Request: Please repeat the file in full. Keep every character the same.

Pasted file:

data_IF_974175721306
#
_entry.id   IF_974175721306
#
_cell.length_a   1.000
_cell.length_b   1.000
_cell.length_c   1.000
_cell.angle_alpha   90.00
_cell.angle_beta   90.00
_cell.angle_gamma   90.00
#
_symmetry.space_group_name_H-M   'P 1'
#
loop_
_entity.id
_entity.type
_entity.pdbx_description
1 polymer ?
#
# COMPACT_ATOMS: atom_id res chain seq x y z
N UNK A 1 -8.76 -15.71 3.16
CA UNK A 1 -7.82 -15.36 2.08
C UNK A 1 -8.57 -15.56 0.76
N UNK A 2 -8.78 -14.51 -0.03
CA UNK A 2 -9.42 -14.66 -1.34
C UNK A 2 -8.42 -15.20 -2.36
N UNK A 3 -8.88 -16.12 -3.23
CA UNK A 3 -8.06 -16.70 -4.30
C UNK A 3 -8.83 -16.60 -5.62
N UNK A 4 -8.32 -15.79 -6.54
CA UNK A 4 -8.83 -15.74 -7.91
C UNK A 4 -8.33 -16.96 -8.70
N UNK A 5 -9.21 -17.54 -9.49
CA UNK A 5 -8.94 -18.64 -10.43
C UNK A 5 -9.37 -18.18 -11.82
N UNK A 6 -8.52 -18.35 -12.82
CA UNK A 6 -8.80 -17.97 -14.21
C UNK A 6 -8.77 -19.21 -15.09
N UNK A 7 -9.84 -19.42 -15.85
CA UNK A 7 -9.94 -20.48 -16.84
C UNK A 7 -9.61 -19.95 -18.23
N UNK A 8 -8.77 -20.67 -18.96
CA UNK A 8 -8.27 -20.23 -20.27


data_IF_974175721306
#
_entry.id   IF_974175721306
#
_cell.length_a   1.000
_cell.length_b   1.000
_cell.length_c   1.000
_cell.angle_alpha   90.00
_cell.angle_beta   90.00
_cell.angle_gamma   90.00
#
_symmetry.space_group_name_H-M   'P 1'
#
loop_
_entity.id
_entity.type
_entity.pdbx_description
1 polymer ?
#
# COMPACT_ATOMS: atom_id res chain seq x y z
N UNK A 1 -8.76 -15.71 3.16
CA UNK A 1 -7.82 -15.36 2.08
C UNK A 1 -8.57 -15.56 0.76
N UNK A 2 -8.78 -14.51 -0.03
CA UNK A 2 -9.42 -14.66 -1.34
C UNK A 2 -8.42 -15.20 -2.36
N UNK A 3 -8.88 -16.12 -3.23
CA UNK A 3 -8.06 -16.70 -4.30
C UNK A 3 -8.83 -16.60 -5.62
N UNK A 4 -8.32 -15.79 -6.54
CA UNK A 4 -8.83 -15.74 -7.91
C UNK A 4 -8.33 -16.96 -8.70
N UNK A 5 -9.21 -17.54 -9.49
CA UNK A 5 -8.94 -18.64 -10.43
C UNK A 5 -9.37 -18.18 -11.82
N UNK A 6 -8.52 -18.35 -12.82
CA UNK A 6 -8.80 -17.97 -14.21
C UNK A 6 -8.77 -19.21 -15.09
N UNK A 7 -9.84 -19.42 -15.85
CA UNK A 7 -9.94 -20.48 -16.84
C UNK A 7 -9.61 -19.95 -18.23
N UNK A 8 -8.77 -20.67 -18.96
CA UNK A 8 -8.27 -20.23 -20.27